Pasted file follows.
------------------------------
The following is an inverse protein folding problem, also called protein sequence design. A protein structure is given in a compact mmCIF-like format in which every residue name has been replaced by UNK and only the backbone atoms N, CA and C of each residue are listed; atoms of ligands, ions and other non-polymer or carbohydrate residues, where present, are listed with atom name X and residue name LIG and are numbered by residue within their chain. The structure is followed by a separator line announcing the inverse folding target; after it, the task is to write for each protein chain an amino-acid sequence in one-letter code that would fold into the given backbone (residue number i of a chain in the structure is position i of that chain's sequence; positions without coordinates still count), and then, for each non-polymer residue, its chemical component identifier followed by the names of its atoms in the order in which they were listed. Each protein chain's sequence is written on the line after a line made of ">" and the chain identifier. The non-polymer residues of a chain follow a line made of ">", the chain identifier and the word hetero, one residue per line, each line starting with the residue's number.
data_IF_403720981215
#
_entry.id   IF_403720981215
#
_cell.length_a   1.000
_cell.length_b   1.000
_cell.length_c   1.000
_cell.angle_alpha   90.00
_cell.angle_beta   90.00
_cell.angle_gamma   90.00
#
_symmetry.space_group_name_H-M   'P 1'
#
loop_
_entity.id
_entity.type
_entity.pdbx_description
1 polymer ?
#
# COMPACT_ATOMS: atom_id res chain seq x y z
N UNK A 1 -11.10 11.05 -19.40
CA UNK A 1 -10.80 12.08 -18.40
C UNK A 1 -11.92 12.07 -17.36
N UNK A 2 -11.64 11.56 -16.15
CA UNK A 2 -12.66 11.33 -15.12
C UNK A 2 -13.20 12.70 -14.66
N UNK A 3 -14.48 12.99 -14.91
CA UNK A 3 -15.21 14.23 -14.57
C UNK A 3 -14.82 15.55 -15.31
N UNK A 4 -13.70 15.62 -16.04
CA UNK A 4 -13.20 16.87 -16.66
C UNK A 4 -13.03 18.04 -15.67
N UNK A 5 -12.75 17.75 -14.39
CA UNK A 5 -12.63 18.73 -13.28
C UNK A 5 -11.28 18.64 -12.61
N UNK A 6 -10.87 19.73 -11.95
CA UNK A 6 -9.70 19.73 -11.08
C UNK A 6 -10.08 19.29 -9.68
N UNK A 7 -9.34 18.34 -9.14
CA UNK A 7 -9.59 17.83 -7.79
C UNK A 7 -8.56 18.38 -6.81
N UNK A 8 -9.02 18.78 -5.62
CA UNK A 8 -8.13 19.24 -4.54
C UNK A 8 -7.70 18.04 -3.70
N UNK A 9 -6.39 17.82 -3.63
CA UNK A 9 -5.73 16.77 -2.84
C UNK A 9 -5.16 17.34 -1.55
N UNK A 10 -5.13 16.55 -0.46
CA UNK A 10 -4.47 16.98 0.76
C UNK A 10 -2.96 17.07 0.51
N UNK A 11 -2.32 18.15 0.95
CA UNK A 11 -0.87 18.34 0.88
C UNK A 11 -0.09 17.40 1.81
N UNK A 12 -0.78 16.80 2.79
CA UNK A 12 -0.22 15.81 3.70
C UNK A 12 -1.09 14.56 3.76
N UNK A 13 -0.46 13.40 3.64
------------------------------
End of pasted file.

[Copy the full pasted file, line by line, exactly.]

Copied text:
The following is an inverse protein folding problem, also called protein sequence design. A protein structure is given in a compact mmCIF-like format in which every residue name has been replaced by UNK and only the backbone atoms N, CA and C of each residue are listed; atoms of ligands, ions and other non-polymer or carbohydrate residues, where present, are listed with atom name X and residue name LIG and are numbered by residue within their chain. The structure is followed by a separator line announcing the inverse folding target; after it, the task is to write for each protein chain an amino-acid sequence in one-letter code that would fold into the given backbone (residue number i of a chain in the structure is position i of that chain's sequence; positions without coordinates still count), and then, for each non-polymer residue, its chemical component identifier followed by the names of its atoms in the order in which they were listed. Each protein chain's sequence is written on the line after a line made of ">" and the chain identifier. The non-polymer residues of a chain follow a line made of ">", the chain identifier and the word hetero, one residue per line, each line starting with the residue's number.
data_IF_403720981215
#
_entry.id   IF_403720981215
#
_cell.length_a   1.000
_cell.length_b   1.000
_cell.length_c   1.000
_cell.angle_alpha   90.00
_cell.angle_beta   90.00
_cell.angle_gamma   90.00
#
_symmetry.space_group_name_H-M   'P 1'
#
loop_
_entity.id
_entity.type
_entity.pdbx_description
1 polymer ?
#
# COMPACT_ATOMS: atom_id res chain seq x y z
N UNK A 1 -11.10 11.05 -19.40
CA UNK A 1 -10.80 12.08 -18.40
C UNK A 1 -11.92 12.07 -17.36
N UNK A 2 -11.64 11.56 -16.15
CA UNK A 2 -12.66 11.33 -15.12
C UNK A 2 -13.20 12.70 -14.66
N UNK A 3 -14.48 12.99 -14.91
CA UNK A 3 -15.21 14.23 -14.57
C UNK A 3 -14.82 15.55 -15.31
N UNK A 4 -13.70 15.62 -16.04
CA UNK A 4 -13.20 16.87 -16.66
C UNK A 4 -13.03 18.04 -15.67
N UNK A 5 -12.75 17.75 -14.39
CA UNK A 5 -12.63 18.73 -13.28
C UNK A 5 -11.28 18.64 -12.61
N UNK A 6 -10.87 19.73 -11.95
CA UNK A 6 -9.70 19.73 -11.08
C UNK A 6 -10.08 19.29 -9.68
N UNK A 7 -9.34 18.34 -9.14
CA UNK A 7 -9.59 17.83 -7.79
C UNK A 7 -8.56 18.38 -6.81
N UNK A 8 -9.02 18.78 -5.62
CA UNK A 8 -8.13 19.24 -4.54
C UNK A 8 -7.70 18.04 -3.70
N UNK A 9 -6.39 17.82 -3.63
CA UNK A 9 -5.73 16.77 -2.84
C UNK A 9 -5.16 17.34 -1.55
N UNK A 10 -5.13 16.55 -0.46
CA UNK A 10 -4.47 16.98 0.76
C UNK A 10 -2.96 17.07 0.51
N UNK A 11 -2.32 18.15 0.95
CA UNK A 11 -0.87 18.34 0.88
C UNK A 11 -0.09 17.40 1.81
N UNK A 12 -0.78 16.80 2.79
CA UNK A 12 -0.22 15.81 3.70
C UNK A 12 -1.09 14.56 3.76
N UNK A 13 -0.46 13.40 3.64